Ausblick auf die Aggertalsperre, © Klaus Stange

The reser­voirs of Ber­gisches Land

Blue jew­els in the forest

As well as con­trolling and stor­ing wa­ter, these reser­voirs also provide re­cre­ation for wa­ter sports en­thu­si­asts and walk­ers.

No region in Europe has such a large concentration of reservoirs in such a small area as Bergisches Land. As many as twelve of these jewels crowd the valleys between green-clad hills. Forest walkers can now and then spot them glistening between the trees, while swimmers have a number of opportunities to enjoy their crystal-clear water. In other places, their waves can be seen crashing against the gigantic dam walls.

But Bergisches Land is no waterpark: the reservoirs were not built to look pretty or provide recreation, although these are welcome side benefits. They were actually constructed between 1899 and 1985 to supply drinking water for the large local population or control river levels, thereby helping to prevent floods.

The Große Dhünntalsperre alone provides fresh water for up to one million people per day in Wuppertal, Solingen and Remscheid. Even though it is the second-largest drinking water reservoir in Germany, it does not owe its name to its size or shape, but rather to the Große Dhünn river which it holds back. The majestic and isolated reservoir nestles in a nature reserve located between the towns of Kürten, Wermelskirchen, Dabringhausen and Odenthal. Bathing is not allowed in this lake, of course, but there are walking trails around its shores. This by itself makes the vast reservoir a popular escape from the hustle and bustle of city life.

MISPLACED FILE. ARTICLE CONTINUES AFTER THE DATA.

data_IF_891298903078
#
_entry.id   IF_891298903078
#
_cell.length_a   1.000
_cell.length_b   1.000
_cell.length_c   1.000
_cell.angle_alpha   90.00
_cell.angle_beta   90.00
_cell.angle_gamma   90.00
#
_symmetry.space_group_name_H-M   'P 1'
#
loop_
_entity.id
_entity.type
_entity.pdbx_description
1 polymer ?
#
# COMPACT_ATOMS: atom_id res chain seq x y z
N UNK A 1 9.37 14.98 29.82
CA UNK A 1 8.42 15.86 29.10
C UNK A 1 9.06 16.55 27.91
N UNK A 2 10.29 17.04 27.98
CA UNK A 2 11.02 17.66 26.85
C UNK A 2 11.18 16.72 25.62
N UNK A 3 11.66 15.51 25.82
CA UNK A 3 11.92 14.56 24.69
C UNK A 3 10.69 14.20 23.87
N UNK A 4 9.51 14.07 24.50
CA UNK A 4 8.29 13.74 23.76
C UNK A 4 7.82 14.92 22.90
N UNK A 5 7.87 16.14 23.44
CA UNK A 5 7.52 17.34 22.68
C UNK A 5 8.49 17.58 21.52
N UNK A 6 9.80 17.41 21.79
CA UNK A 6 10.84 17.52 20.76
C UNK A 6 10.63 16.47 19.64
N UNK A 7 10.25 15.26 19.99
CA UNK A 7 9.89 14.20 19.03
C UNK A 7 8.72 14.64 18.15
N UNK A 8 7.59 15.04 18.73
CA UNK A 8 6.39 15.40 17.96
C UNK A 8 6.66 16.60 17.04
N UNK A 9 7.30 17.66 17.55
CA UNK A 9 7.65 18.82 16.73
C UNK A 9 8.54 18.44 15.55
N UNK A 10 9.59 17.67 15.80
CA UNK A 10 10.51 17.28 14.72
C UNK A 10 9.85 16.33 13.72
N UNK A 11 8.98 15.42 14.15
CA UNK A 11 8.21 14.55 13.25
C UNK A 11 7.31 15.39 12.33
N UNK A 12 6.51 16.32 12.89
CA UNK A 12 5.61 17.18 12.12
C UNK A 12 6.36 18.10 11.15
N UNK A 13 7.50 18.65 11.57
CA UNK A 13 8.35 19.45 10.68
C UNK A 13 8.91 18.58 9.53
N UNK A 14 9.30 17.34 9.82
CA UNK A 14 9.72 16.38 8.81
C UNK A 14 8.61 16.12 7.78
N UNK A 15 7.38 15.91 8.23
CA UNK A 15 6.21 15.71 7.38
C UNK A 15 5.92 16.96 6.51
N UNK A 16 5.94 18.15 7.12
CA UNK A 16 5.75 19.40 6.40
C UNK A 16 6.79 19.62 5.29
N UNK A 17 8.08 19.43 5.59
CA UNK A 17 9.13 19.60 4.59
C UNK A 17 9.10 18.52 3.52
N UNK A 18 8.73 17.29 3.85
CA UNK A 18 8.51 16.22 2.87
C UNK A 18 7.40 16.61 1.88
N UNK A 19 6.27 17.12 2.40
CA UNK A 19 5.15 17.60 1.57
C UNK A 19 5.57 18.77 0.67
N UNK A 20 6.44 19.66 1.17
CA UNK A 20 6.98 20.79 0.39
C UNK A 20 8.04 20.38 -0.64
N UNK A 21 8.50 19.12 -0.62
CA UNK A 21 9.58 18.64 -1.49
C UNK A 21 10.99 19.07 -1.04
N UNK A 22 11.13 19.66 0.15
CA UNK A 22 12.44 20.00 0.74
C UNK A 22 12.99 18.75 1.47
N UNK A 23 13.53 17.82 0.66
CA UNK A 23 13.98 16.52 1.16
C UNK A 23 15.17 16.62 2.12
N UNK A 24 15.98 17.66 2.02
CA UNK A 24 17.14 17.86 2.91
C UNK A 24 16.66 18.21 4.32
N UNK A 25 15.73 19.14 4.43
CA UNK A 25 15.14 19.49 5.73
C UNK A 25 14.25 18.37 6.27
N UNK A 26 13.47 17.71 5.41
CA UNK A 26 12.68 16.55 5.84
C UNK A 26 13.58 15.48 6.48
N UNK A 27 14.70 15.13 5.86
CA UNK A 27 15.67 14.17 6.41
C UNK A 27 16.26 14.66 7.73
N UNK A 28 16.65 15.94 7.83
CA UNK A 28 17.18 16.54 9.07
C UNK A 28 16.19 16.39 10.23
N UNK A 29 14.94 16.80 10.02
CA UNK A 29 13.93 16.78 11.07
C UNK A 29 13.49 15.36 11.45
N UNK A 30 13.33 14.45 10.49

Bathing permitted

A holiday atmosphere is guaranteed at the Bevertalsperre on a hot summer day. Originally built as a service water reservoir at the end of the 19th century, its main function nowadays is to control the level of the Wupper, though it has a secondary use as a playground for water sports enthusiasts. Idyllic bays, footpaths and bathing areas make this an extremely lively spot in high summer. Guided tours of the dam installation are provided by arrangement.

Curious visitors can learn more about the Genkeltalsperre drinking water reservoir in Gummersbach without taking an organised tour. Illustrated boards at 13 locations dotted along a circular path explain the function of reservoirs and provide interesting facts about local geology, hydrology, agriculture and forestry. Groups can also arrange a viewing of the dam walls with the Aggerverband water management association.

Map of NRW

Images and videos

Be inspired: images of your NRW

Die Brucher Talsperre von oben, © Uwe Völkner Fotoagentur FOX
Ausblick auf die Aggertalsperre, © Klaus Stange
Aggertalsperre im Herbst, © Uwe Völkner Fotoagentur FOX
Ausblick auf die Bevertalsperre, © Klaus Stange

More information

Discover it now!

Learn­ing from nature